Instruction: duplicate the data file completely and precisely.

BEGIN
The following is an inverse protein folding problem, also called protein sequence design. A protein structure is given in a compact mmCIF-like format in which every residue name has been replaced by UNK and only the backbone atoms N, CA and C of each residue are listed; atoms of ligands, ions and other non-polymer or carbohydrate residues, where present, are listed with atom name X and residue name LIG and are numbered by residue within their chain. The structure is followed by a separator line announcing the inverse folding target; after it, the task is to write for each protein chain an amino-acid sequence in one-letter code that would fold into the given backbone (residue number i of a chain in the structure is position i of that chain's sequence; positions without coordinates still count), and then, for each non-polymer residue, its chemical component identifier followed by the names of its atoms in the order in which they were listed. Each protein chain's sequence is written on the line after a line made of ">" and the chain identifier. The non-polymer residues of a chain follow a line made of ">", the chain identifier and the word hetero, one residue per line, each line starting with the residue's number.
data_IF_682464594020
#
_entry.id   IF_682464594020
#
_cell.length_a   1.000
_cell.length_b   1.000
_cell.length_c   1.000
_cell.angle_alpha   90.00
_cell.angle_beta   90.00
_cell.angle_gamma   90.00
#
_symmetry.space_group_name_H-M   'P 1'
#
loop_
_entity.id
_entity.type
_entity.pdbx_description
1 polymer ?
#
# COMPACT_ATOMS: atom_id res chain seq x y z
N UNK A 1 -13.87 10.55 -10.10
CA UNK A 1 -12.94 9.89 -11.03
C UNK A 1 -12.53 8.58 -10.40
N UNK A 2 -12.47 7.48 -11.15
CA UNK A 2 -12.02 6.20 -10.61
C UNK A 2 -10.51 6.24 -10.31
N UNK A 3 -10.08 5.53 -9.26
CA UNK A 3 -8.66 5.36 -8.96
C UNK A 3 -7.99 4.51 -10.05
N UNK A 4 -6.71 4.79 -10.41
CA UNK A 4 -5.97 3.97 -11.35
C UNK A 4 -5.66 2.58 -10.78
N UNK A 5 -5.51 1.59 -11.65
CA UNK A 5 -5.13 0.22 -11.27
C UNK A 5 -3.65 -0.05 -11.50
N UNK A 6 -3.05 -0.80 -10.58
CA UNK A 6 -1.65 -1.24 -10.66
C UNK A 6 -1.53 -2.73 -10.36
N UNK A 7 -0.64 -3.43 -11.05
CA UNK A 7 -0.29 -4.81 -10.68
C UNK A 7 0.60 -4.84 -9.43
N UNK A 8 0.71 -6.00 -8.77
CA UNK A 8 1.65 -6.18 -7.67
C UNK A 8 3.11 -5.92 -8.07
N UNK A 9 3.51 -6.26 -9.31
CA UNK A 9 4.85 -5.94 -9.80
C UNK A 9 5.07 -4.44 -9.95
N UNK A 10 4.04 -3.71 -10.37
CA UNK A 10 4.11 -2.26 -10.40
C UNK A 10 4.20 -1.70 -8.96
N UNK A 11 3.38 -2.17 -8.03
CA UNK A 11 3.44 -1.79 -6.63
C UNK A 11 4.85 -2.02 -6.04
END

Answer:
The following is an inverse protein folding problem, also called protein sequence design. A protein structure is given in a compact mmCIF-like format in which every residue name has been replaced by UNK and only the backbone atoms N, CA and C of each residue are listed; atoms of ligands, ions and other non-polymer or carbohydrate residues, where present, are listed with atom name X and residue name LIG and are numbered by residue within their chain. The structure is followed by a separator line announcing the inverse folding target; after it, the task is to write for each protein chain an amino-acid sequence in one-letter code that would fold into the given backbone (residue number i of a chain in the structure is position i of that chain's sequence; positions without coordinates still count), and then, for each non-polymer residue, its chemical component identifier followed by the names of its atoms in the order in which they were listed. Each protein chain's sequence is written on the line after a line made of ">" and the chain identifier. The non-polymer residues of a chain follow a line made of ">", the chain identifier and the word hetero, one residue per line, each line starting with the residue's number.
data_IF_682464594020
#
_entry.id   IF_682464594020
#
_cell.length_a   1.000
_cell.length_b   1.000
_cell.length_c   1.000
_cell.angle_alpha   90.00
_cell.angle_beta   90.00
_cell.angle_gamma   90.00
#
_symmetry.space_group_name_H-M   'P 1'
#
loop_
_entity.id
_entity.type
_entity.pdbx_description
1 polymer ?
#
# COMPACT_ATOMS: atom_id res chain seq x y z
N UNK A 1 -13.87 10.55 -10.10
CA UNK A 1 -12.94 9.89 -11.03
C UNK A 1 -12.53 8.58 -10.40
N UNK A 2 -12.47 7.48 -11.15
CA UNK A 2 -12.02 6.20 -10.61
C UNK A 2 -10.51 6.24 -10.31
N UNK A 3 -10.08 5.53 -9.26
CA UNK A 3 -8.66 5.36 -8.96
C UNK A 3 -7.99 4.51 -10.05
N UNK A 4 -6.71 4.79 -10.41
CA UNK A 4 -5.97 3.97 -11.35
C UNK A 4 -5.66 2.58 -10.78
N UNK A 5 -5.51 1.59 -11.65
CA UNK A 5 -5.13 0.22 -11.27
C UNK A 5 -3.65 -0.05 -11.50
N UNK A 6 -3.05 -0.80 -10.58
CA UNK A 6 -1.65 -1.24 -10.66
C UNK A 6 -1.53 -2.73 -10.36
N UNK A 7 -0.64 -3.43 -11.05
CA UNK A 7 -0.29 -4.81 -10.68
C UNK A 7 0.60 -4.84 -9.43
N UNK A 8 0.71 -6.00 -8.77
CA UNK A 8 1.65 -6.18 -7.67
C UNK A 8 3.11 -5.92 -8.07
N UNK A 9 3.51 -6.26 -9.31
CA UNK A 9 4.85 -5.94 -9.80
C UNK A 9 5.07 -4.44 -9.95
N UNK A 10 4.04 -3.71 -10.37
CA UNK A 10 4.11 -2.26 -10.40
C UNK A 10 4.20 -1.70 -8.96
N UNK A 11 3.38 -2.17 -8.03
CA UNK A 11 3.44 -1.79 -6.63
C UNK A 11 4.85 -2.02 -6.04